IBM Promotes Encryption Patent Amid NSA, Cloud Spying Concerns

IBM has earned an encryption patent. But do cloud services providers (CSPs) have enough security capabilities to block NSA spying and hacker activity?

CJ Arlotta, Associate Editor

December 31, 2013

1 Min Read
Will 2014 be the year of encryption among cloud services providers CSPs
Will 2014 be the year of encryption among cloud services providers (CSPs)?

IBM (IBM) is looking to tackle data encryption challenges through a new technique called “fully homomorphic encryption,” a solution that aims to further protect data privacy and strengthen cloud computing security. The move comes as cloud services providers (CSPs) and their customers continue to worry about NSA spying activities, hacks like the recent Target security breach, and other privacy issues.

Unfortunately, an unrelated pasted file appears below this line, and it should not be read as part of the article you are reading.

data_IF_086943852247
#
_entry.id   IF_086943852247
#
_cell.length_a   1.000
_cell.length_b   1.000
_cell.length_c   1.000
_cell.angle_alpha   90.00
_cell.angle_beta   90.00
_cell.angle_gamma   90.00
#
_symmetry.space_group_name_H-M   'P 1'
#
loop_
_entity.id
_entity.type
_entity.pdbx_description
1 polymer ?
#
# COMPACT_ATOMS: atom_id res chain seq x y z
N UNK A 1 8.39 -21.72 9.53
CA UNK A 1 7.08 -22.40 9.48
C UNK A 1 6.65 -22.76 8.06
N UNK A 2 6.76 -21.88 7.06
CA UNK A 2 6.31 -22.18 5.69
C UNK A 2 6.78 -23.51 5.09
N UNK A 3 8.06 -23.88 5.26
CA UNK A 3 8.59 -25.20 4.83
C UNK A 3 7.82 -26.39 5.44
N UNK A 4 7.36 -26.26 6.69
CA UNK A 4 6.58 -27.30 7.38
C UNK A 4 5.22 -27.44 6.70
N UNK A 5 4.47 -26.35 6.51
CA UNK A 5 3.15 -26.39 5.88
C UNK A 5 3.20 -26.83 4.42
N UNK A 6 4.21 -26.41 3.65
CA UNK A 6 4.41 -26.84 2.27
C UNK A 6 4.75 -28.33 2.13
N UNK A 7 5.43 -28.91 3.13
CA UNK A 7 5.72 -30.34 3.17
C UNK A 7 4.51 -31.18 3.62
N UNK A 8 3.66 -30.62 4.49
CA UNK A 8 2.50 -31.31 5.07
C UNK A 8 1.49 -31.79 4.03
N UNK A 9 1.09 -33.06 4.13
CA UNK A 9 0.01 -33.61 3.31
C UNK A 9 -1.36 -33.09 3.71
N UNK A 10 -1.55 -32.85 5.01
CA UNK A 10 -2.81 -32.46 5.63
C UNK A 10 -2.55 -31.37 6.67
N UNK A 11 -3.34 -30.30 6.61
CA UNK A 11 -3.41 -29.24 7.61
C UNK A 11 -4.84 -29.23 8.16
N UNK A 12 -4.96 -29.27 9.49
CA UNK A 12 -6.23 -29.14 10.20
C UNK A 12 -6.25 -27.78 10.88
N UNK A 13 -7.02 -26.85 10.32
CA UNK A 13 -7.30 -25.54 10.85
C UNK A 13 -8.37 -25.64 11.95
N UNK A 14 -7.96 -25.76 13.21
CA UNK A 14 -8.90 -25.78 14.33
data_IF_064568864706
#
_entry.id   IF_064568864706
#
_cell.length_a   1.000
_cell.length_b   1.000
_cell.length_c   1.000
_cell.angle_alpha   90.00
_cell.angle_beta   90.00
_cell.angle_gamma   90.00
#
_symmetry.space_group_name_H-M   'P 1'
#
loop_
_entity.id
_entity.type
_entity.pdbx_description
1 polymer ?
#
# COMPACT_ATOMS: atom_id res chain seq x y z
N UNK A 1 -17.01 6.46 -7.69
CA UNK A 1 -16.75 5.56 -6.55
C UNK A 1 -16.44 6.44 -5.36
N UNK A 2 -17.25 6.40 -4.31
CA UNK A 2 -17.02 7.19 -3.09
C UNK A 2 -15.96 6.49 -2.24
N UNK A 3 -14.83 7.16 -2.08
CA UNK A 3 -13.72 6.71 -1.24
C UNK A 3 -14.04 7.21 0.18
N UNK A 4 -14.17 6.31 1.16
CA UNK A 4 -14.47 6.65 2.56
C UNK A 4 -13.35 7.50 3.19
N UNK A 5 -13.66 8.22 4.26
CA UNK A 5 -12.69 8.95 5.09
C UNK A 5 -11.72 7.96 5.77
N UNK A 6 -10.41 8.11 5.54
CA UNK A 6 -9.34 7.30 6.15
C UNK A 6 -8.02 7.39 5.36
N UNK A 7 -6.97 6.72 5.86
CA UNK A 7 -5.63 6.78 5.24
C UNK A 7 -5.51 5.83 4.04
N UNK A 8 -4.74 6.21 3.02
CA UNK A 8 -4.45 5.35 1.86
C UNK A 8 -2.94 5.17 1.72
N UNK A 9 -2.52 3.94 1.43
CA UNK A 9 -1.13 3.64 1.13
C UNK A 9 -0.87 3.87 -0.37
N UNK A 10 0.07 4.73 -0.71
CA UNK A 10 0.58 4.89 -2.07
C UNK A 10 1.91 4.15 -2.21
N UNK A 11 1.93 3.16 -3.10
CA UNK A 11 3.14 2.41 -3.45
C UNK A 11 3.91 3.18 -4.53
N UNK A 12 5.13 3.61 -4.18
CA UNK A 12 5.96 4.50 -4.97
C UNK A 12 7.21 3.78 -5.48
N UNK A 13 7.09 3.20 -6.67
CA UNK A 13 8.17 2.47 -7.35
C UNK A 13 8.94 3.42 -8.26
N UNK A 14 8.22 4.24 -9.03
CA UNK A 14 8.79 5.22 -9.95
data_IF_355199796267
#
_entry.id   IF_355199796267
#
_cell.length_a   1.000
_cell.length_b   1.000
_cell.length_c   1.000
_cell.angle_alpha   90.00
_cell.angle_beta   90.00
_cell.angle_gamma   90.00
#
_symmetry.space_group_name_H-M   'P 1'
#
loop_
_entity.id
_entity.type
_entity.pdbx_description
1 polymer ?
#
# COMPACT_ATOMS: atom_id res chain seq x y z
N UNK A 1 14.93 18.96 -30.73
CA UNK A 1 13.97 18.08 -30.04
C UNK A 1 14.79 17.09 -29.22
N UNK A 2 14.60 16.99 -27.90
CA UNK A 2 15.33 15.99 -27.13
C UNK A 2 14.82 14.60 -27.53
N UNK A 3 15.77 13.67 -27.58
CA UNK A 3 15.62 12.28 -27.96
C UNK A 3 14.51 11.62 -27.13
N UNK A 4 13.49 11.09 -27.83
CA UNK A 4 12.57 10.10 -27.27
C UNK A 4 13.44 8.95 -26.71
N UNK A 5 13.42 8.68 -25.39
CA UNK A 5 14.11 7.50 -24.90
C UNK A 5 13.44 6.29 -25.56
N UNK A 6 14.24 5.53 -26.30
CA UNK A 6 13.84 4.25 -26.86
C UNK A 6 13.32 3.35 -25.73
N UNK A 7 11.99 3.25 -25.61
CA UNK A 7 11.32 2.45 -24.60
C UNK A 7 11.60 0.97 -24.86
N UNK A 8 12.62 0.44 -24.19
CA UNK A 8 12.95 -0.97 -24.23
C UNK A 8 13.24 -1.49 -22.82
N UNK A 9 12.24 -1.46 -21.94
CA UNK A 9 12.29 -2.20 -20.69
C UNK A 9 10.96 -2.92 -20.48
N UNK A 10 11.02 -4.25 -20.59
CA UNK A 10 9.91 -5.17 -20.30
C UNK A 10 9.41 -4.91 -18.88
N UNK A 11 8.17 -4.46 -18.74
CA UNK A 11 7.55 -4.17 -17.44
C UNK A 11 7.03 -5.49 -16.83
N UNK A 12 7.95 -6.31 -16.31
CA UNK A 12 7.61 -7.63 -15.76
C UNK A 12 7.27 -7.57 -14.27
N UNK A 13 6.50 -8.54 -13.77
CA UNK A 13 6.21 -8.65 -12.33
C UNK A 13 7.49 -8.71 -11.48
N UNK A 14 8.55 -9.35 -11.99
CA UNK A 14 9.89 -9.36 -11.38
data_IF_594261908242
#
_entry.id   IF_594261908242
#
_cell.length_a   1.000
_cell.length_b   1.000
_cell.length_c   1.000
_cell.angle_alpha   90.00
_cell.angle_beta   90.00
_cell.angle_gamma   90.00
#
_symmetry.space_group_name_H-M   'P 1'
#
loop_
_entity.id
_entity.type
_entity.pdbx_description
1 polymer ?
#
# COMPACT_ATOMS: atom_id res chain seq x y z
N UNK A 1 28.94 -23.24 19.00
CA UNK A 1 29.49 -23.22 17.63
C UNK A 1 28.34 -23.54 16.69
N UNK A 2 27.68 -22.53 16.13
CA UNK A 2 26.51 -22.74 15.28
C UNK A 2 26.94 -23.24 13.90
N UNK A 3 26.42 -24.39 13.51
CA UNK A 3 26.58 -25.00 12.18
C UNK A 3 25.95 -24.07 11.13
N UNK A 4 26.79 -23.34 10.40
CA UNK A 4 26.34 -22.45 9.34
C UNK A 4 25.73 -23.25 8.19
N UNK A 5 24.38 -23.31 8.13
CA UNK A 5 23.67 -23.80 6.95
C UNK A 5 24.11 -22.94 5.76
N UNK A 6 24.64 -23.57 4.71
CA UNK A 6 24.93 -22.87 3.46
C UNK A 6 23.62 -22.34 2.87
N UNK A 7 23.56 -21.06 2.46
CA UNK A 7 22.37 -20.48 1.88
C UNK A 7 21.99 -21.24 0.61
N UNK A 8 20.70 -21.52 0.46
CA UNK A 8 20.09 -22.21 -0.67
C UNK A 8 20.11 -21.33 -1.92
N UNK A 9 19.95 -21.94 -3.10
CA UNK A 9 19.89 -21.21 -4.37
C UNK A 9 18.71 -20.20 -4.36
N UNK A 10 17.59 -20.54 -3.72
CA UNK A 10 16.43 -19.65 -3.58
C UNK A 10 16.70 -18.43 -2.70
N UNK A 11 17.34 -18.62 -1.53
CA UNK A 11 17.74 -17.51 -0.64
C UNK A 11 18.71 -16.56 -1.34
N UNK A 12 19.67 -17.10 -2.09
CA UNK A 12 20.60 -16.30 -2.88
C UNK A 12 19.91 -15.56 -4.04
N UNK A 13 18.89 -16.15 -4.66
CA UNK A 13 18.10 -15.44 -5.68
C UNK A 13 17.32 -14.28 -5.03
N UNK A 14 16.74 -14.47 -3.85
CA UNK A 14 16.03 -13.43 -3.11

Big Blue said this type of encryption leverages a mathematical object known as an “ideal lattice” that will assist vendors with computations on client data without revealing the original data.

“Fully homomorphic encryption will enable companies to confidently share data and more easily and quickly overcome challenges or take advantage of emerging opportunities,” said Craig Gentry, an IBM research who is also the co-inventor on the patent.

We can expect to see the development of more data encryption techniques throughout 2014. As more stories about data breaches hit home to consumers, like Target (TGT)’s credit card debacle a few weeks ago, more security vendors will find look to find ways to protect consumers from cyber criminals.

IBM received a patent (U.S. Patent #8,565,435) for this data encryption technology. 

Separately, IBM was awarded a patent back in November for a technique that combines distributed cloud services with local IT systems, connecting cloud-based services with local data.

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About the Author(s)

CJ Arlotta

Associate Editor, Nine Lives Media, a division of Penton Media

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